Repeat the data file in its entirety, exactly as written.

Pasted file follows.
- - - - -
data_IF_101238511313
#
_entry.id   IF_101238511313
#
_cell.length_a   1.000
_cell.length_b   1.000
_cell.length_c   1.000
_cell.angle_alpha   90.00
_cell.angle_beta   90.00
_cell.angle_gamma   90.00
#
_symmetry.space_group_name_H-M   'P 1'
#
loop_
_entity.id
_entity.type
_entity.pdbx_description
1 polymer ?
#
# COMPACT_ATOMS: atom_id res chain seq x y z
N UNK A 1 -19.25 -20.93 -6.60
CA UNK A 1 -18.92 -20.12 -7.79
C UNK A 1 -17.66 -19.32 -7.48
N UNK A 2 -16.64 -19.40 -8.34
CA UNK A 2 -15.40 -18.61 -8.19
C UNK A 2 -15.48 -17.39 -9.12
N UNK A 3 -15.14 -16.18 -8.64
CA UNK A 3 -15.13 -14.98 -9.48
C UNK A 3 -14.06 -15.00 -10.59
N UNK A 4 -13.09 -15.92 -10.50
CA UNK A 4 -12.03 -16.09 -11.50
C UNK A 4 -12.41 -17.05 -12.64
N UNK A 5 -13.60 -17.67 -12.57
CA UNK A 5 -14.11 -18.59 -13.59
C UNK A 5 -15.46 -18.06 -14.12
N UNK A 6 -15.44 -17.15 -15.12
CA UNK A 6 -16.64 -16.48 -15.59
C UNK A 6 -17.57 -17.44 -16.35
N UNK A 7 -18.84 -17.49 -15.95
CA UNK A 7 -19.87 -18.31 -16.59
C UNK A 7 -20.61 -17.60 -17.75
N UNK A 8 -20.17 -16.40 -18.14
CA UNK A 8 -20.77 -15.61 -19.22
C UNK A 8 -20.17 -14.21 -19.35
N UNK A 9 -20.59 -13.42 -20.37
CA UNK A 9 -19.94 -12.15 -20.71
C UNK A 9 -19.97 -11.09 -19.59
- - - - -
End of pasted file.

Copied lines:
data_IF_101238511313
#
_entry.id   IF_101238511313
#
_cell.length_a   1.000
_cell.length_b   1.000
_cell.length_c   1.000
_cell.angle_alpha   90.00
_cell.angle_beta   90.00
_cell.angle_gamma   90.00
#
_symmetry.space_group_name_H-M   'P 1'
#
loop_
_entity.id
_entity.type
_entity.pdbx_description
1 polymer ?
#
# COMPACT_ATOMS: atom_id res chain seq x y z
N UNK A 1 -19.25 -20.93 -6.60
CA UNK A 1 -18.92 -20.12 -7.79
C UNK A 1 -17.66 -19.32 -7.48
N UNK A 2 -16.64 -19.40 -8.34
CA UNK A 2 -15.40 -18.61 -8.19
C UNK A 2 -15.48 -17.39 -9.12
N UNK A 3 -15.14 -16.18 -8.64
CA UNK A 3 -15.13 -14.98 -9.48
C UNK A 3 -14.06 -15.00 -10.59
N UNK A 4 -13.09 -15.92 -10.50
CA UNK A 4 -12.03 -16.09 -11.50
C UNK A 4 -12.41 -17.05 -12.64
N UNK A 5 -13.60 -17.67 -12.57
CA UNK A 5 -14.11 -18.59 -13.59
C UNK A 5 -15.46 -18.06 -14.12
N UNK A 6 -15.44 -17.15 -15.12
CA UNK A 6 -16.64 -16.48 -15.59
C UNK A 6 -17.57 -17.44 -16.35
N UNK A 7 -18.84 -17.49 -15.95
CA UNK A 7 -19.87 -18.31 -16.59
C UNK A 7 -20.61 -17.60 -17.75
N UNK A 8 -20.17 -16.40 -18.14
CA UNK A 8 -20.77 -15.61 -19.22
C UNK A 8 -20.17 -14.21 -19.35
N UNK A 9 -20.59 -13.42 -20.37
CA UNK A 9 -19.94 -12.15 -20.71
C UNK A 9 -19.97 -11.09 -19.59